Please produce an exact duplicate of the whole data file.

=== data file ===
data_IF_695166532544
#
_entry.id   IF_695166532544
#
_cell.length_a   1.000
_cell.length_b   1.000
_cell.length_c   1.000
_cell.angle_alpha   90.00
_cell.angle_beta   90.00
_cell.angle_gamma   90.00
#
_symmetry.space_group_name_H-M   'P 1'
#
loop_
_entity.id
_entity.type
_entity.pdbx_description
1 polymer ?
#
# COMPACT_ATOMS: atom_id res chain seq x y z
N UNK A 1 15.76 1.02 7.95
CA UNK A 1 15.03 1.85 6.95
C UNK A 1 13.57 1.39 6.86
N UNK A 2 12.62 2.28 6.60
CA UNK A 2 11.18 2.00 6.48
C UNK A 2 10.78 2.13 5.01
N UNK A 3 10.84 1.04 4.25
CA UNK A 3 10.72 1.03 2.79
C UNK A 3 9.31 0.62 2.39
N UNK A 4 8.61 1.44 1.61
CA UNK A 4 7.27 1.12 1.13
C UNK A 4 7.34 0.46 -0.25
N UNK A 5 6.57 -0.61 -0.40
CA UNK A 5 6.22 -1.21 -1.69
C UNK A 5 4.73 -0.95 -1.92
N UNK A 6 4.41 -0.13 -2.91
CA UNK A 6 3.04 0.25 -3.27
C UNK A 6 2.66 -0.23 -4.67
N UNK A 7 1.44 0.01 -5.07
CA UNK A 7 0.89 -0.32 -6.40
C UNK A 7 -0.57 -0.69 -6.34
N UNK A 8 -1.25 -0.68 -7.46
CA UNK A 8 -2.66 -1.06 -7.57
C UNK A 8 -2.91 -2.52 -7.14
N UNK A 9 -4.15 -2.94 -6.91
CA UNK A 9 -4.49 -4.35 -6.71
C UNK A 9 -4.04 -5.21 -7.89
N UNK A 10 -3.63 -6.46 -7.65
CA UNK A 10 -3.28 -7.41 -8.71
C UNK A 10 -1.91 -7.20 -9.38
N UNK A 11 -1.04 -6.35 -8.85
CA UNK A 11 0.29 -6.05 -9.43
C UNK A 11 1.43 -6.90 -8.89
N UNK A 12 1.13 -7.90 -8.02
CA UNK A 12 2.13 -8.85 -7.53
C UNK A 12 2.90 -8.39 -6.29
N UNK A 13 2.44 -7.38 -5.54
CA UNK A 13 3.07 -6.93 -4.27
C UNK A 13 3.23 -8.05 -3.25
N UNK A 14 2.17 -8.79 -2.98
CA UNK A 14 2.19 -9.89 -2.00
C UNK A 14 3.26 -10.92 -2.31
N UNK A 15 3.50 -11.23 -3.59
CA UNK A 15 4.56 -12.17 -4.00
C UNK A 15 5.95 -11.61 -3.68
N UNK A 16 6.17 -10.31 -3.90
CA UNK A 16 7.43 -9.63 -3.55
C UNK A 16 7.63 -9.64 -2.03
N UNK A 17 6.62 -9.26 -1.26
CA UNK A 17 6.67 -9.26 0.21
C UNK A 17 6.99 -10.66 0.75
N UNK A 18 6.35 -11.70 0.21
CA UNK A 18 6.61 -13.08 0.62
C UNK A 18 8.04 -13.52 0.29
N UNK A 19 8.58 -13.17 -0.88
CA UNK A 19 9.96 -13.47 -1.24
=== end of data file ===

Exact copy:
data_IF_695166532544
#
_entry.id   IF_695166532544
#
_cell.length_a   1.000
_cell.length_b   1.000
_cell.length_c   1.000
_cell.angle_alpha   90.00
_cell.angle_beta   90.00
_cell.angle_gamma   90.00
#
_symmetry.space_group_name_H-M   'P 1'
#
loop_
_entity.id
_entity.type
_entity.pdbx_description
1 polymer ?
#
# COMPACT_ATOMS: atom_id res chain seq x y z
N UNK A 1 15.76 1.02 7.95
CA UNK A 1 15.03 1.85 6.95
C UNK A 1 13.57 1.39 6.86
N UNK A 2 12.62 2.28 6.60
CA UNK A 2 11.18 2.00 6.48
C UNK A 2 10.78 2.13 5.01
N UNK A 3 10.84 1.04 4.25
CA UNK A 3 10.72 1.03 2.79
C UNK A 3 9.31 0.62 2.39
N UNK A 4 8.61 1.44 1.61
CA UNK A 4 7.27 1.12 1.13
C UNK A 4 7.34 0.46 -0.25
N UNK A 5 6.57 -0.61 -0.40
CA UNK A 5 6.22 -1.21 -1.69
C UNK A 5 4.73 -0.95 -1.92
N UNK A 6 4.41 -0.13 -2.91
CA UNK A 6 3.04 0.25 -3.27
C UNK A 6 2.66 -0.23 -4.67
N UNK A 7 1.44 0.01 -5.07
CA UNK A 7 0.89 -0.32 -6.40
C UNK A 7 -0.57 -0.69 -6.34
N UNK A 8 -1.25 -0.68 -7.46
CA UNK A 8 -2.66 -1.06 -7.57
C UNK A 8 -2.91 -2.52 -7.14
N UNK A 9 -4.15 -2.94 -6.91
CA UNK A 9 -4.49 -4.35 -6.71
C UNK A 9 -4.04 -5.21 -7.89
N UNK A 10 -3.63 -6.46 -7.65
CA UNK A 10 -3.28 -7.41 -8.71
C UNK A 10 -1.91 -7.20 -9.38
N UNK A 11 -1.04 -6.35 -8.85
CA UNK A 11 0.29 -6.05 -9.43
C UNK A 11 1.43 -6.90 -8.89
N UNK A 12 1.13 -7.90 -8.02
CA UNK A 12 2.13 -8.85 -7.53
C UNK A 12 2.90 -8.39 -6.29
N UNK A 13 2.44 -7.38 -5.54
CA UNK A 13 3.07 -6.93 -4.27
C UNK A 13 3.23 -8.05 -3.25
N UNK A 14 2.17 -8.79 -2.98
CA UNK A 14 2.19 -9.89 -2.00
C UNK A 14 3.26 -10.92 -2.31
N UNK A 15 3.50 -11.23 -3.59
CA UNK A 15 4.56 -12.17 -4.00
C UNK A 15 5.95 -11.61 -3.68
N UNK A 16 6.17 -10.31 -3.90
CA UNK A 16 7.43 -9.63 -3.55
C UNK A 16 7.63 -9.64 -2.03
N UNK A 17 6.62 -9.26 -1.26
CA UNK A 17 6.67 -9.26 0.21
C UNK A 17 6.99 -10.66 0.75
N UNK A 18 6.35 -11.70 0.21
CA UNK A 18 6.61 -13.08 0.62
C UNK A 18 8.04 -13.52 0.29
N UNK A 19 8.58 -13.17 -0.88
CA UNK A 19 9.96 -13.47 -1.24